• Shock absorbers making buildings earthquake-proof

    An upstate New York manufacturer has developed dampers, or shock absorbers, which increase the earthquake resistance of a building by threefold; the patented dampers are based on technology first developed by the military to protect U.S. missile silos against Russian attacks during the cold war

  • New Orleans debates hurricane protection plans

    The Army Corps of Engineers is currently deciding how best to implement its $2.9 billion Mississippi River-Gulf Outlet (MR-GO) restoration plan in New Orleans; the plan is part of several projects designed to protect the Louisiana coast line from hurricane storm surges; residents are clashing over the plan and the public hearing period for the plan has been extended; state legislators are currently debating with the corps, as the $2.9 billion project funds do not include the costs for land acquisition, design, and operation and maintenance; the project is expected to take ten years to complete and construction could begin as early as 2012

  • Building smarter infrastructure out of the rubble

    As Australia and New Zealand look to rebuild following the natural disasters in Christchurch and Queensland, experts have found a silver lining: the opportunity to rebuild with smarter infrastructure; architects, risk managers, and other experts say that cities devastated by natural disasters should amend building codes and implement smarter technology in buildings as they are resurrected from the rubble

  • Britain struggles to contain rampant copper thefts

    Britain is struggling to stop thieves that are stealing large quantities of copper from rail yards; the cost of these thefts to the British government has doubled to roughly $1.25 billion a year; the price of copper has hit all-time highs at just over $10,000 per ton, which has driven organized gangs to conduct dangerous raids on rail way stations; the gangs climb on to the tracks and use power tools to cut down all the copper cables they can including train signaling, electricity, and data cables; thefts are expected to increase as the demand from China is projected to push copper prices even higher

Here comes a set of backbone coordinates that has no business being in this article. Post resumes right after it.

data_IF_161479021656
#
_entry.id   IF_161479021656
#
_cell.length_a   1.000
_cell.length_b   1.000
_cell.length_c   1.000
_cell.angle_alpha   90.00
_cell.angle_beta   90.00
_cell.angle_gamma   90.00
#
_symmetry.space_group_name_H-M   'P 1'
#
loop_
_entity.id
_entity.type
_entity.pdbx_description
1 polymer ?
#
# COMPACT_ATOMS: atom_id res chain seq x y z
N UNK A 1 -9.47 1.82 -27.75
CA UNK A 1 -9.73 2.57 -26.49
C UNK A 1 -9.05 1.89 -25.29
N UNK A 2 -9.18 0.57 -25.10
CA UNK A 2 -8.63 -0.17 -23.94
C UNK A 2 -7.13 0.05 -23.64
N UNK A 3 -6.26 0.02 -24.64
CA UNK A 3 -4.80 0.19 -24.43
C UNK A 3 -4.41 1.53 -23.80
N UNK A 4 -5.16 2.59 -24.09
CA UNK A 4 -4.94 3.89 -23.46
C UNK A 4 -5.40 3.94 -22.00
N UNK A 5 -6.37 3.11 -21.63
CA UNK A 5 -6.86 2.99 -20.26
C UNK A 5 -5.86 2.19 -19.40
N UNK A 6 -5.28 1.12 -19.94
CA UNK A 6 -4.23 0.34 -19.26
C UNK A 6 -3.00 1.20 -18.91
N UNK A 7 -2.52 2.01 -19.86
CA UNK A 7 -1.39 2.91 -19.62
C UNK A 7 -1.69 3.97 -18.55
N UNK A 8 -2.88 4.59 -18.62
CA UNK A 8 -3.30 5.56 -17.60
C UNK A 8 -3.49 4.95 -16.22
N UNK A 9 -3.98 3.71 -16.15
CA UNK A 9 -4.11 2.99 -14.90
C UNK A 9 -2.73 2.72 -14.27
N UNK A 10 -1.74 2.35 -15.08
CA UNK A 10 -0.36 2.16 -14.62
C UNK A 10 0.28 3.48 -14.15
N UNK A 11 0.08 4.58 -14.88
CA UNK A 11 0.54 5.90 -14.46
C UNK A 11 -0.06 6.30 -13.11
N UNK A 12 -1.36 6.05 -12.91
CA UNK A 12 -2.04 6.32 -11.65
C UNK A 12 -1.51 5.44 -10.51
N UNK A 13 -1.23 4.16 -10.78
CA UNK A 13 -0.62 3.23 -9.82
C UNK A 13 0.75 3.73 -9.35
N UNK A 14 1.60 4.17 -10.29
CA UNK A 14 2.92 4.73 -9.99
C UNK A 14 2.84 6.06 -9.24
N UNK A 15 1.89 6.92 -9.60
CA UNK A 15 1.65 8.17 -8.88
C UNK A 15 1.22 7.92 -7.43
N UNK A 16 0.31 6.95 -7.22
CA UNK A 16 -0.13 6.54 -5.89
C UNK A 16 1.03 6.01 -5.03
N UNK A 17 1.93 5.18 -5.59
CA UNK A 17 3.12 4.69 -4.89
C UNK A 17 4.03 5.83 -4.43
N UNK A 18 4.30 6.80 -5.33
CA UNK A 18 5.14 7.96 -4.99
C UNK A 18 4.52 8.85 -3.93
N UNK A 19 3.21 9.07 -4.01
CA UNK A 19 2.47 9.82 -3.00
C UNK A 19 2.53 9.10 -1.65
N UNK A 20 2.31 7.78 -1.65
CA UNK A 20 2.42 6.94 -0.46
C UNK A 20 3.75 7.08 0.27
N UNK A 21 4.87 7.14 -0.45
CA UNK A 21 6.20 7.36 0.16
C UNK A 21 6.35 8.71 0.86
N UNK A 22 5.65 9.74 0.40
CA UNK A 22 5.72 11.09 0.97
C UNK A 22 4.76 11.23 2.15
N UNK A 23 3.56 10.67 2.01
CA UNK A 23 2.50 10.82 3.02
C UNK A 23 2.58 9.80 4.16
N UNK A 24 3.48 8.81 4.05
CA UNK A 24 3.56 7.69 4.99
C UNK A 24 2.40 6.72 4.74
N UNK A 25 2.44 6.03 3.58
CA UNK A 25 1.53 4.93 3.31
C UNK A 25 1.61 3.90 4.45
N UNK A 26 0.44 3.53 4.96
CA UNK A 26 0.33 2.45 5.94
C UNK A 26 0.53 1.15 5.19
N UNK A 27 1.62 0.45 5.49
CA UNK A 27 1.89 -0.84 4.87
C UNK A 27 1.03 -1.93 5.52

• Building codes increasingly unable to withstand extreme weather

    Basic infrastructure around the world has had increasing difficulty in withstanding more extreme weather patterns; with record snow falls in the Northeastern United States, hundreds of roofs have collapsed under the weight of snow and in 2008 heavy snows in China caused 223,000 homes to collapse resulting in $1 billion in insured damages; engineers and insurers worry that current building designs may not be able to withstand more extreme weather patterns; engineers have built more robust safety mechanisms into their designs, but municipal building codes that determine the minimum standard have lagged behind; insurance companies have changed their policies to offer lower premiums to homes that are better built and have refused to insure homes in high-risk areas

  • Maryland wants Florida's high speed rail funds